THE blast from the makeshift landmine had torn away most of the little girl's left leg.
She had already lost so much blood by the time she reached the military field hospital, she was barely alive.
It was an all-too-familiar scene for the medics serving on the front line in Afghanistan with Australia's Special Forces - civilians horrifically wounded by Taliban weapons.
For the Voodoo Medics of Australia's Special Operations Command, treating their comrades was their highest priority but they also treated civilians - and even the men they were fighting against.
Wounded children, like this five-year-old girl, were among the hundreds of casualties these Voodoo Medics - referred to by their call sign "Kilo" - worked tirelessly to save.
The girl was taken to the hospital inside the Australian base at Tarin Kowt in the country's south after she stepped on an improvised explosive device (IED) intended for coalition troops.
Inside the field hospital, Australian and American medics commonly worked side-by-side on wounded patients.
An American medic was responsible for treating the little girl, whose leg had been bound with a tourniquet to slow the bleeding.
The medic released the tourniquet to check the bleeding - a grave mistake in the treatment of someone in the girl's condition.
"Rule number one, you never release a tourniquet unless you're in surgery," said Sergeant Brad Watts, a medic attached to Perth's Special Air Service Regiment.
What little blood was left in her tiny body was suddenly streaming out and she went into cardiac arrest as the medic failed to get the tourniquet back on.
"This little girl who was fine suddenly died and bled out," Watts anguished.
Despite all medical staff busy with their own patients, they immediately shifted their focus to trying to save her.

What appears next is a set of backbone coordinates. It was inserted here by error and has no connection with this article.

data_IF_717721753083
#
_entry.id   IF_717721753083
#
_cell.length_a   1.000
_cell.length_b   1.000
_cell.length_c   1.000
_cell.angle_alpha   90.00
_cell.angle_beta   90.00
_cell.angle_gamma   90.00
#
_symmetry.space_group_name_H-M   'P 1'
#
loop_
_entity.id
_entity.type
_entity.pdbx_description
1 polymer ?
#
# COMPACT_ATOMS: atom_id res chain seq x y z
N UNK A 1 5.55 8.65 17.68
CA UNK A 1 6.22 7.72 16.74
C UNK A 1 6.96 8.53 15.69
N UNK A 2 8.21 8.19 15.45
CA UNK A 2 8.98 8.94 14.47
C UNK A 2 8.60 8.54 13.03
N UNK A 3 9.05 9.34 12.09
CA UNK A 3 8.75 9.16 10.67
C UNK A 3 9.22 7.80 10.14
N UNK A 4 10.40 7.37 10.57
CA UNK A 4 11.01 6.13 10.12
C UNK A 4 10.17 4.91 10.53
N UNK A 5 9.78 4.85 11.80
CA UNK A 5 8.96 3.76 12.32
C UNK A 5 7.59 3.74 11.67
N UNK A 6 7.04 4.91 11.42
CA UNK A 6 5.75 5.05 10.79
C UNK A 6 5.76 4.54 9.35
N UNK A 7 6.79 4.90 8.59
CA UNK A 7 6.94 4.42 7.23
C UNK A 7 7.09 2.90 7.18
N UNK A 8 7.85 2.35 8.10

"We gave blood, we were doing direct transfusions to get her back, and we even cracked her chest to try to get her heart pumping again," Watts said.
"We even had our truck driver drawing blood out of people."
For three hours they desperately tried, even conducting a thoracotomy - emergency surgery that involves opening the chest cavity and massaging the heart by hand - but the team could not save her.
Watts stayed with her until the end. He broke down as he recalled trying repair her body before she was returned to her parents.
"We had this really broken little five-year-old girl who, her chest was cut open and she was pretty badly injured, so it seemed important to me to go and get needle and thread," he said. "I … sewed her up and tried to get her back to some form of normal before we handed her back to the family.
"It was a pointless death that could have been avoided and I think that's the bit that probably hurt for most of us - that she didn't have to go.
"It was someone that we could've saved."
When not treating Australian troops, the medics often did what they could for Afghan civilians at their base or in the field. Sometimes, they would even treat Taliban fighters wounded in battle.
"You were very much in the thick of it doing your job as a medic so for me, if I wasn't on patrol with the guys, I'd go to the field surgical team and work in a rhesus bay or assisting with trauma surgery," said Corporal Jeremy Holder MG, a platoon medic with 4th Battalion, Royal Australian Regiment.
In Afghanistan, good medical help was nearly non-existent for most of the population - and there was no shortage of carnage.
"When it comes to medics and things that they've seen … arguably they've seen the worst of it," said former Special Air Service Regiment Corporal Mark Donaldson, who was awarded the Victoria Cross for his actions in a 2008 battle in Afghanistan.
"Sometimes they're fixing up the enemy who's been shooting at them and trying to kill them, or civilians, or the guys that they work with day in and day out, trying to keep them alive - and sometimes they haven't."
SOCOMD medics estimated they would treat hundreds of casualties on each roughly six-month deployment.
The guerrilla nature of the fighting in Afghanistan, with the enemy blending in with ordinary citizens and roadside bombs one of their key weapons, meant that many of the casualties were citizens.
"Pretty much every day civilians were being brought into us at the base in some state, which was unfortunately quite often horrific trauma," said Watts, who concedes the case of the little girl has stayed with him.
"Seeing little kids and family units destroyed were pretty intense moments," he said.
"The main mechanism of injury for us while we were there was IEDs coupled with gunshots.
"There was a lot of blood around a lot of the incidents, and that metallic smell - once you've smelt it - never leaves you."